issn = "0014-2972",
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}

Individuals at increased coronary heart disease risk are characterized by an impaired microvascular function in skin. / IJzerman, R. G.; De Jongh, R. T.; Beijk, M. A.M.; Van Weissenbruch, M. M.; Delemarre-van De Waal, H. A.; Serné, E. H.; Stehouwer, Coen D.A.

In: European Journal of Clinical Investigation, Vol. 33, No. 7, 01.07.2003, p. 536-542.

Research output: Contribution to journalArticleAcademicpeer-review

TY - JOUR

T1 - Individuals at increased coronary heart disease risk are characterized by an impaired microvascular function in skin

AU - IJzerman, R. G.

AU - De Jongh, R. T.

AU - Beijk, M. A.M.

AU - Van Weissenbruch, M. M.

AU - Delemarre-van De Waal, H. A.

AU - Serné, E. H.

AU - Stehouwer, Coen D.A.

PY - 2003/7/1

Y1 - 2003/7/1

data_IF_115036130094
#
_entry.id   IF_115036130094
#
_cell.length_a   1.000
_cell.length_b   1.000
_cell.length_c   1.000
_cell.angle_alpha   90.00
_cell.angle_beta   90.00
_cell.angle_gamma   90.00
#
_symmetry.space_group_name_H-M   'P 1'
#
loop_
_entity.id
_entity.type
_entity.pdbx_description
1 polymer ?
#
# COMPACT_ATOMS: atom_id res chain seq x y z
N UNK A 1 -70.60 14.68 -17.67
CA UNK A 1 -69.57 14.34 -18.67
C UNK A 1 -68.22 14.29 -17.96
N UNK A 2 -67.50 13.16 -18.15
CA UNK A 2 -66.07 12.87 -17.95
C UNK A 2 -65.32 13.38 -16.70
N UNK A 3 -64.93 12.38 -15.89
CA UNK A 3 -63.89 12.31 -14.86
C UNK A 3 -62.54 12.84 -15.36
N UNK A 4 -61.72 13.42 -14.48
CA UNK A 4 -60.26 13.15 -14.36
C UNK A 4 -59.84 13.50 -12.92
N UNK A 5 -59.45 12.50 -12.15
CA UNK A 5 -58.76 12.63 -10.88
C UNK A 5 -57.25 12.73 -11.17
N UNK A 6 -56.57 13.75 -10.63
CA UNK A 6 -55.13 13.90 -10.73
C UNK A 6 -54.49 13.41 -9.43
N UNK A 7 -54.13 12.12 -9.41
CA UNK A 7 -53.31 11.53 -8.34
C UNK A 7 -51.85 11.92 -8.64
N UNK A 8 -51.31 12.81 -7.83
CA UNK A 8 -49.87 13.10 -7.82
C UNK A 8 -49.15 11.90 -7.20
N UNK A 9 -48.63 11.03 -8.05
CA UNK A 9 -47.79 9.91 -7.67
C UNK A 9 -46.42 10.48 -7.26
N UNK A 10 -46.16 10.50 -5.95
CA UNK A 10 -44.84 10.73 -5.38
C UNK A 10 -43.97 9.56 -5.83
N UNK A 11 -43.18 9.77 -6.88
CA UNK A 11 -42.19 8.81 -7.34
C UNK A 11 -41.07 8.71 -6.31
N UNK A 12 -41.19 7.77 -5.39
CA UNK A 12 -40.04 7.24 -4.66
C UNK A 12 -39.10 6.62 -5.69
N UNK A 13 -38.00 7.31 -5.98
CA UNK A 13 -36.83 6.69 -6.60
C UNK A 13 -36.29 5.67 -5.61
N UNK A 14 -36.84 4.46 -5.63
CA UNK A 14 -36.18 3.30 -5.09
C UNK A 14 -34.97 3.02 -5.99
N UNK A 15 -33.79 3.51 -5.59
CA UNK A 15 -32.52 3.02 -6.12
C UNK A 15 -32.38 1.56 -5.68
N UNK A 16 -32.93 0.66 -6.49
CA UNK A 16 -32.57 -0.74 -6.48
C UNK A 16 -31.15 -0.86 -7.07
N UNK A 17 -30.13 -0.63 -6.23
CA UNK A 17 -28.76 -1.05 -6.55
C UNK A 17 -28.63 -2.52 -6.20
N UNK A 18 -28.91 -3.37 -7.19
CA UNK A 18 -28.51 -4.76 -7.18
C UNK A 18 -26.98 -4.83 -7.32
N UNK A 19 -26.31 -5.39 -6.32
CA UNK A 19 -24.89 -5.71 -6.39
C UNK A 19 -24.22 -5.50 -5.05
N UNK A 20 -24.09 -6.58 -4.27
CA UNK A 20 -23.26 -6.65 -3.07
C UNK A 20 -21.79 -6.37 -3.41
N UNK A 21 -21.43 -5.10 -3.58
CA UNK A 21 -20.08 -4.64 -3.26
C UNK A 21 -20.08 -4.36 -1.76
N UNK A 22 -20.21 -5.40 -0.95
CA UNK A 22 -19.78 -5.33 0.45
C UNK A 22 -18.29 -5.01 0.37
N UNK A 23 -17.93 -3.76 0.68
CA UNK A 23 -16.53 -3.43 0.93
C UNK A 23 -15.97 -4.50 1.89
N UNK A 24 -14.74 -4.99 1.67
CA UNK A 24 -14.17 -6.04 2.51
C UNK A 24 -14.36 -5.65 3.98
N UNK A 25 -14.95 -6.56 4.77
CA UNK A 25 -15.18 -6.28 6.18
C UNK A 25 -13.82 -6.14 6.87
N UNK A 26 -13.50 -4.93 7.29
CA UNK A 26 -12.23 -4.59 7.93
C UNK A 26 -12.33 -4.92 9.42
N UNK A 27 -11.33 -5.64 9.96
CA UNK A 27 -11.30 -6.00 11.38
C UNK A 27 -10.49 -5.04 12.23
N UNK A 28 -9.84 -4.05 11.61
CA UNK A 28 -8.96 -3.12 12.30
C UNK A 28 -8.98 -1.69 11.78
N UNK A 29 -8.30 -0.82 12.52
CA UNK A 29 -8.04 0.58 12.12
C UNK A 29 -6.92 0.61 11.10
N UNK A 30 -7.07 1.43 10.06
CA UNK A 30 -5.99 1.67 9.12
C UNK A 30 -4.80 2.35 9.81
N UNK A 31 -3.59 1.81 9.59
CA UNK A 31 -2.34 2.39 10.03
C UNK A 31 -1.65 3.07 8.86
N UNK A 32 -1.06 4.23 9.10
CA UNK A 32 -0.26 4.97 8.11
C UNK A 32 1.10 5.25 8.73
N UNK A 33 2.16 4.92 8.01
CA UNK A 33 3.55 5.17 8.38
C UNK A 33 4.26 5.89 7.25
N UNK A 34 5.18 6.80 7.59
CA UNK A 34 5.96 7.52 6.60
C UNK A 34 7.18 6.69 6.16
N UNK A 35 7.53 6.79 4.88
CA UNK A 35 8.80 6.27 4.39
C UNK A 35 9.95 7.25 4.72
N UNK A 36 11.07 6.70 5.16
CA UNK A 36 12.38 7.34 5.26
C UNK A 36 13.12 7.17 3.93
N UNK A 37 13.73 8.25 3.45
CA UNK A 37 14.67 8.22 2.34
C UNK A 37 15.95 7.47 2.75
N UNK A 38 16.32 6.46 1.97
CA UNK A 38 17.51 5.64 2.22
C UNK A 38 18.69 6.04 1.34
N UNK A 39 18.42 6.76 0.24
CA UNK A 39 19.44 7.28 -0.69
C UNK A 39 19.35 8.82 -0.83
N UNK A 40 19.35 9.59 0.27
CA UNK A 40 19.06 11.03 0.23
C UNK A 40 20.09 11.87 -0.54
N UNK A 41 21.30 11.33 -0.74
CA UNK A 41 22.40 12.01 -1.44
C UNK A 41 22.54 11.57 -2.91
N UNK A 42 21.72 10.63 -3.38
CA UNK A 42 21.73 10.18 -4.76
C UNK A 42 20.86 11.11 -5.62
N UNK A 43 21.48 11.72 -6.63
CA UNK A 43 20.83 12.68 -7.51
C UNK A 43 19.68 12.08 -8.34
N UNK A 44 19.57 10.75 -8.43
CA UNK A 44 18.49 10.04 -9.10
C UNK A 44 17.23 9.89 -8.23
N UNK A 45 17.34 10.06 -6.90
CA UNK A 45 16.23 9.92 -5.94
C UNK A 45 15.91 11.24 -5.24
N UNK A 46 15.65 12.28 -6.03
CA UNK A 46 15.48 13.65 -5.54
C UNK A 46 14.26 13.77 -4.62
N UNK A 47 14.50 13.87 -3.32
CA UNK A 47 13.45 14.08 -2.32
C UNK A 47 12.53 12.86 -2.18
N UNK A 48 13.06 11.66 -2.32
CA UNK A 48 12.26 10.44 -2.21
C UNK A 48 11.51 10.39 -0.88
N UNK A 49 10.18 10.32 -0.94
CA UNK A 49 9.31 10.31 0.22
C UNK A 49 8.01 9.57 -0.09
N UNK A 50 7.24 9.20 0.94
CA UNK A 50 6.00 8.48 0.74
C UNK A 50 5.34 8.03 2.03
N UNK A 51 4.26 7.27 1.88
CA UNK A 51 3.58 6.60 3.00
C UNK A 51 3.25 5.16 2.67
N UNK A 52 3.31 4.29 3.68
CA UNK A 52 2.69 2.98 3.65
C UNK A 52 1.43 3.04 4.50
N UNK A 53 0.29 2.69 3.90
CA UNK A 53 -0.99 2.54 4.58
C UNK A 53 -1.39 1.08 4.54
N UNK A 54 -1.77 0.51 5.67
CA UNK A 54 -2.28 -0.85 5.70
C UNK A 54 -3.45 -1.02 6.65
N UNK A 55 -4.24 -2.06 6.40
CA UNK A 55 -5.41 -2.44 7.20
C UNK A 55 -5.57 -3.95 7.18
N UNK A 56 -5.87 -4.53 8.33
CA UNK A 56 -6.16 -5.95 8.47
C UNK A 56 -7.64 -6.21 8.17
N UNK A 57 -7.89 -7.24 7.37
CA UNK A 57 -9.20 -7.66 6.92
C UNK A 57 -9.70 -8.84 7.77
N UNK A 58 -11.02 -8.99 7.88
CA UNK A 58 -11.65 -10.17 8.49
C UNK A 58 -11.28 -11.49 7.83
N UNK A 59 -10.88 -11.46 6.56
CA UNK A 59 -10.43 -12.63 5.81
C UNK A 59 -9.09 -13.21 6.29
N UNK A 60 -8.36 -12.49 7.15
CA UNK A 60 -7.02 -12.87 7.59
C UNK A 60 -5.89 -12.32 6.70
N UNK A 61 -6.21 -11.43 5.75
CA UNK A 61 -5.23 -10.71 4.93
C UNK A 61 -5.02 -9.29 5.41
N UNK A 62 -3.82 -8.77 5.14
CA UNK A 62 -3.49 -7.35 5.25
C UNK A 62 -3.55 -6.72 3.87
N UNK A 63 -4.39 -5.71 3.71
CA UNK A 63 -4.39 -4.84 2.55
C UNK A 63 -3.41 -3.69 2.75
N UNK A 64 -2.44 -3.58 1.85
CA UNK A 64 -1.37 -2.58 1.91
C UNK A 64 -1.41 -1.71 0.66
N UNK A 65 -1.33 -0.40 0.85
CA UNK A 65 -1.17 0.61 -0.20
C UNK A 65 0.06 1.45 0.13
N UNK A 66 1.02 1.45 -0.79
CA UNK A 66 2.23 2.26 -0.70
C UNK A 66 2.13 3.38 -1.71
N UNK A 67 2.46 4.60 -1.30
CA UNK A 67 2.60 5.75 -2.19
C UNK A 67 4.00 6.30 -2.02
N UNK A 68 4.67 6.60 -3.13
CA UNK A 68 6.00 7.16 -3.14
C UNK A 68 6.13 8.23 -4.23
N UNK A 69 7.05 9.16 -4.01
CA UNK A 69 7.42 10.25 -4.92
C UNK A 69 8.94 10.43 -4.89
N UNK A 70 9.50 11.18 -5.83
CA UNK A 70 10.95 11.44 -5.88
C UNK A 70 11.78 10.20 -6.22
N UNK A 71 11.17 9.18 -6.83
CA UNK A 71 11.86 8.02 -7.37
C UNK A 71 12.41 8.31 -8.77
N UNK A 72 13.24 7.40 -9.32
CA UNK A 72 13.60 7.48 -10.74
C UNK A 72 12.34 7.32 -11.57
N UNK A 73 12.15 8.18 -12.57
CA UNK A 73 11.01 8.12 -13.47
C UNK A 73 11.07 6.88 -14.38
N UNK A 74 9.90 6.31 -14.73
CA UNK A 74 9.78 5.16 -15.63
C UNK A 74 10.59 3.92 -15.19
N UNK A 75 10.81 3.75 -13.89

N2 - Background: To investigate whether microvascular function in skin is a valid model to study the relationships between cardiovascular risk factors and microvascular function, we investigated skin microvascular function in individuals with increased coronary heart disease (CHD) risk. Materials and methods: Forty-six healthy White individuals aged 30-70 years were studied. Coronary heart disease risk was assessed with the use of the CHD risk score according to the Framingham Heart Study, which is based on the risk factors age, blood pressure, cigarette smoking, total cholesterol, HDL cholesterol and diabetes. Endothelium-dependent and -independent vasodilation in skin were evaluated with laser Doppler after iontophoresis of acetylcholine and sodium nitroprusside. Videomicroscopy was used to measure recruitment of skin capillaries after arterial occlusion. Results: Coronary heart disease risk score (i.e. the 10-year probability of CHD) varied from 1-37%. Microvascular function decreased with increasing quartiles of CHD risk (for acetylcholine-mediated vasodilation: 687, 585, 420 and 326%, P = 0.002; for nitroprusside-mediated vasodilation: 776, 582, 513 and 366%, P = 0.02; for capillary recruitment: 49.9, 44.6, 27.2 and 26.7%, P = 0.001). These trends were similar in men and women (P for interaction > 0.2) and independent of body mass index. Conclusions: Increased CHD risk is associated with an impaired endothelium-dependent vasodilatation and capillary recruitment in skin, suggesting that microvascular function in skin is a valid model to study the relationships between cardiovascular risk factors and microvascular function.